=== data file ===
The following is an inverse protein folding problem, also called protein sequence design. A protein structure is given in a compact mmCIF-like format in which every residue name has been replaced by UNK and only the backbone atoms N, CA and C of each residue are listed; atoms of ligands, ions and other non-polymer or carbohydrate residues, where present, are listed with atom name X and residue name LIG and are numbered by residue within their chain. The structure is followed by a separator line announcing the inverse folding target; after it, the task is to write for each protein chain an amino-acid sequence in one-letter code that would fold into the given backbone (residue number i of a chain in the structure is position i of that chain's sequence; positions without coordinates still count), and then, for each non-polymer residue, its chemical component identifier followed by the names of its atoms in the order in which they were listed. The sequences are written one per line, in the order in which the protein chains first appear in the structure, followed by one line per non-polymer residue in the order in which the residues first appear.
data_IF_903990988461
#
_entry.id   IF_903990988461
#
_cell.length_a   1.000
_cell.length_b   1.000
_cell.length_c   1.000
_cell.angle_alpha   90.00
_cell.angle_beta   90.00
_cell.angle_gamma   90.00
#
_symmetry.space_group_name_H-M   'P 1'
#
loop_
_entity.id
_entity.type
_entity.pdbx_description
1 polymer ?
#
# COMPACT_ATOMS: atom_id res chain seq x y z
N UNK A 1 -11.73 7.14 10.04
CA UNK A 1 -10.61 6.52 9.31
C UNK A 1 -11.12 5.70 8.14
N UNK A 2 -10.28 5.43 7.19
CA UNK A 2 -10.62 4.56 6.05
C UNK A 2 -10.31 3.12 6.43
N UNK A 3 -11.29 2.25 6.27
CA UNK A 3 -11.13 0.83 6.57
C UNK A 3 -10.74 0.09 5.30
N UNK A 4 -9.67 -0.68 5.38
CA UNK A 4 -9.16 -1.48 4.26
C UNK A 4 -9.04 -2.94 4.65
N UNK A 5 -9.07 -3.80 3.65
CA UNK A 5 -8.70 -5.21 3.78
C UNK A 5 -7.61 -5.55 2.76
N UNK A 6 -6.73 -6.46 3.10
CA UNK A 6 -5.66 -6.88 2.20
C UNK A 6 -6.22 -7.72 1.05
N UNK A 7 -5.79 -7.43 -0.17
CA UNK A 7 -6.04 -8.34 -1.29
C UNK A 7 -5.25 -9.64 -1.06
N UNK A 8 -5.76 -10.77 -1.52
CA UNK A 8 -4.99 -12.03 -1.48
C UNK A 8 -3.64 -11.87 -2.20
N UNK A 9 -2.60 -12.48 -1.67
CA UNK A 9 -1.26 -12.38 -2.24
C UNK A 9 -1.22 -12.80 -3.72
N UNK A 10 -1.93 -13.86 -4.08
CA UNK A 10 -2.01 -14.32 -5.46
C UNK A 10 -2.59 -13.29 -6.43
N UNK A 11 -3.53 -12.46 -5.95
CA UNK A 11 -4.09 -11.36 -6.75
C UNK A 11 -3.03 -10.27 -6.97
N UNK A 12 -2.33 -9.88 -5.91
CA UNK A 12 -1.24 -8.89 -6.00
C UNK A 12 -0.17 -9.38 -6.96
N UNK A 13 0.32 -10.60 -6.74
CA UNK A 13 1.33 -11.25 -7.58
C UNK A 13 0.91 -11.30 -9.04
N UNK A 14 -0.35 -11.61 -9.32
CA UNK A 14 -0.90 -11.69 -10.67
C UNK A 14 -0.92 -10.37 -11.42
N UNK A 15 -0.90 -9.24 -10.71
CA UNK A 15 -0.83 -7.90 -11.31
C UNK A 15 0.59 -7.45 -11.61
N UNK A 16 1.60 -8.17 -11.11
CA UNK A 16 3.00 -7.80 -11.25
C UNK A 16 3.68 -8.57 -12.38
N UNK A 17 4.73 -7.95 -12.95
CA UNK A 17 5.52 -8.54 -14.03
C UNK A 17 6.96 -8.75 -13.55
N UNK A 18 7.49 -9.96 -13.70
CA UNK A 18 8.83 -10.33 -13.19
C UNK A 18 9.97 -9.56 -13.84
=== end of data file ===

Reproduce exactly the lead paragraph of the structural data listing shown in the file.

The following is an inverse protein folding problem, also called protein sequence design. A protein structure is given in a compact mmCIF-like format in which every residue name has been replaced by UNK and only the backbone atoms N, CA and C of each residue are listed; atoms of ligands, ions and other non-polymer or carbohydrate residues, where present, are listed with atom name X and residue name LIG and are numbered by residue within their chain. The structure is followed by a separator line announcing the inverse folding target; after it, the task is to write for each protein chain an amino-acid sequence in one-letter code that would fold into the given backbone (residue number i of a chain in the structure is position i of that chain's sequence; positions without coordinates still count), and then, for each non-polymer residue, its chemical component identifier followed by the names of its atoms in the order in which they were listed. The sequences are written one per line, in the order in which the protein chains first appear in the structure, followed by one line per non-polymer residue in the order in which the residues first appear.